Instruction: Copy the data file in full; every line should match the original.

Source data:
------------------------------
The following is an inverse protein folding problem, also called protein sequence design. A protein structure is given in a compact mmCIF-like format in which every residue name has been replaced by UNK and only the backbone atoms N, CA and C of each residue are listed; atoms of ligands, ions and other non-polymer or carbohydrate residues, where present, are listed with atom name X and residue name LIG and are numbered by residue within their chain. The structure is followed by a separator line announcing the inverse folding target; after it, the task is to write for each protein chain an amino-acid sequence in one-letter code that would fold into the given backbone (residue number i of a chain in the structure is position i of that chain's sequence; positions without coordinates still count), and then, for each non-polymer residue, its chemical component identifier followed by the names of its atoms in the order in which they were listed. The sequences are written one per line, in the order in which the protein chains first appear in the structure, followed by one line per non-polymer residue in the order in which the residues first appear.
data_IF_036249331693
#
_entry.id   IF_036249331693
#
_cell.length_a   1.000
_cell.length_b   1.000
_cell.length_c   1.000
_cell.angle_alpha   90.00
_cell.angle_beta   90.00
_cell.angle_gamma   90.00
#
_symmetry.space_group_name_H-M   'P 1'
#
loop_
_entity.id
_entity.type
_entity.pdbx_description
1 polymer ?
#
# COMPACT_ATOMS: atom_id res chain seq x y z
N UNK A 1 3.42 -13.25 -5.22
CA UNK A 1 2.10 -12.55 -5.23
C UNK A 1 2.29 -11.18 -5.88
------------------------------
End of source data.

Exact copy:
The following is an inverse protein folding problem, also called protein sequence design. A protein structure is given in a compact mmCIF-like format in which every residue name has been replaced by UNK and only the backbone atoms N, CA and C of each residue are listed; atoms of ligands, ions and other non-polymer or carbohydrate residues, where present, are listed with atom name X and residue name LIG and are numbered by residue within their chain. The structure is followed by a separator line announcing the inverse folding target; after it, the task is to write for each protein chain an amino-acid sequence in one-letter code that would fold into the given backbone (residue number i of a chain in the structure is position i of that chain's sequence; positions without coordinates still count), and then, for each non-polymer residue, its chemical component identifier followed by the names of its atoms in the order in which they were listed. The sequences are written one per line, in the order in which the protein chains first appear in the structure, followed by one line per non-polymer residue in the order in which the residues first appear.
data_IF_036249331693
#
_entry.id   IF_036249331693
#
_cell.length_a   1.000
_cell.length_b   1.000
_cell.length_c   1.000
_cell.angle_alpha   90.00
_cell.angle_beta   90.00
_cell.angle_gamma   90.00
#
_symmetry.space_group_name_H-M   'P 1'
#
loop_
_entity.id
_entity.type
_entity.pdbx_description
1 polymer ?
#
# COMPACT_ATOMS: atom_id res chain seq x y z
N UNK A 1 3.42 -13.25 -5.22
CA UNK A 1 2.10 -12.55 -5.23
C UNK A 1 2.29 -11.18 -5.88